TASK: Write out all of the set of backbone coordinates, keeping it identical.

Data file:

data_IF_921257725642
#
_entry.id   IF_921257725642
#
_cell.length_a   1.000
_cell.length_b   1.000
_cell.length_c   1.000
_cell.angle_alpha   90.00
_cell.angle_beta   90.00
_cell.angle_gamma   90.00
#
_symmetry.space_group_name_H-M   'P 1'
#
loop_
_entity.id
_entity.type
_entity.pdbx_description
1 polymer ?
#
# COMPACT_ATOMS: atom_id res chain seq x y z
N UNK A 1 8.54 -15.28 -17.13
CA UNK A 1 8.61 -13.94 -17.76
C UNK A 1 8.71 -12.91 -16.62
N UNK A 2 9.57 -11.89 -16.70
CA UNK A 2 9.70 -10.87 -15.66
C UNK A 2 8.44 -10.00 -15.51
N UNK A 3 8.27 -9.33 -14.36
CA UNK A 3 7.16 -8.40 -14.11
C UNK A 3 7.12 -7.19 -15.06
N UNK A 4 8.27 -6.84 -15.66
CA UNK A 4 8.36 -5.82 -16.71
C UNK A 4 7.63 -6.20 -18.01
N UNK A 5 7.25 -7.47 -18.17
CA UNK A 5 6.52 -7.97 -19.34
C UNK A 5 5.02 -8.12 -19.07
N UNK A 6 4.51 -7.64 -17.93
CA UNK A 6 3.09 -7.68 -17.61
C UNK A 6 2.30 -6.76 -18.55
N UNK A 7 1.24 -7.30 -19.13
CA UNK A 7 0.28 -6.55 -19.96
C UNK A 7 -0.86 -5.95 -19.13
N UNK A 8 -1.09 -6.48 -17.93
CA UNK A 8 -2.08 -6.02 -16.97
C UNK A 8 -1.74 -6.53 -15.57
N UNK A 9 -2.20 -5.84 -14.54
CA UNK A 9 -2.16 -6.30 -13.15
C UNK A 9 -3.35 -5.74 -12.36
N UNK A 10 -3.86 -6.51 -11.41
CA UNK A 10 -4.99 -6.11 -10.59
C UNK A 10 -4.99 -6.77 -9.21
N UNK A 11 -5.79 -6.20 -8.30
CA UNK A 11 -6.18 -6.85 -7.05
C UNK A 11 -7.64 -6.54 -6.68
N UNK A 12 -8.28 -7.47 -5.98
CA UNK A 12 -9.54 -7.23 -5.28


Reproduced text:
data_IF_921257725642
#
_entry.id   IF_921257725642
#
_cell.length_a   1.000
_cell.length_b   1.000
_cell.length_c   1.000
_cell.angle_alpha   90.00
_cell.angle_beta   90.00
_cell.angle_gamma   90.00
#
_symmetry.space_group_name_H-M   'P 1'
#
loop_
_entity.id
_entity.type
_entity.pdbx_description
1 polymer ?
#
# COMPACT_ATOMS: atom_id res chain seq x y z
N UNK A 1 8.54 -15.28 -17.13
CA UNK A 1 8.61 -13.94 -17.76
C UNK A 1 8.71 -12.91 -16.62
N UNK A 2 9.57 -11.89 -16.70
CA UNK A 2 9.70 -10.87 -15.66
C UNK A 2 8.44 -10.00 -15.51
N UNK A 3 8.27 -9.33 -14.36
CA UNK A 3 7.16 -8.40 -14.11
C UNK A 3 7.12 -7.19 -15.06
N UNK A 4 8.27 -6.84 -15.66
CA UNK A 4 8.36 -5.82 -16.71
C UNK A 4 7.63 -6.20 -18.01
N UNK A 5 7.25 -7.47 -18.17
CA UNK A 5 6.52 -7.97 -19.34
C UNK A 5 5.02 -8.12 -19.07
N UNK A 6 4.51 -7.64 -17.93
CA UNK A 6 3.09 -7.68 -17.61
C UNK A 6 2.30 -6.76 -18.55
N UNK A 7 1.24 -7.30 -19.13
CA UNK A 7 0.28 -6.55 -19.96
C UNK A 7 -0.86 -5.95 -19.13
N UNK A 8 -1.09 -6.48 -17.93
CA UNK A 8 -2.08 -6.02 -16.97
C UNK A 8 -1.74 -6.53 -15.57
N UNK A 9 -2.20 -5.84 -14.54
CA UNK A 9 -2.16 -6.30 -13.15
C UNK A 9 -3.35 -5.74 -12.36
N UNK A 10 -3.86 -6.51 -11.41
CA UNK A 10 -4.99 -6.11 -10.59
C UNK A 10 -4.99 -6.77 -9.21
N UNK A 11 -5.79 -6.20 -8.30
CA UNK A 11 -6.18 -6.85 -7.05
C UNK A 11 -7.64 -6.54 -6.68
N UNK A 12 -8.28 -7.47 -5.98
CA UNK A 12 -9.54 -7.23 -5.28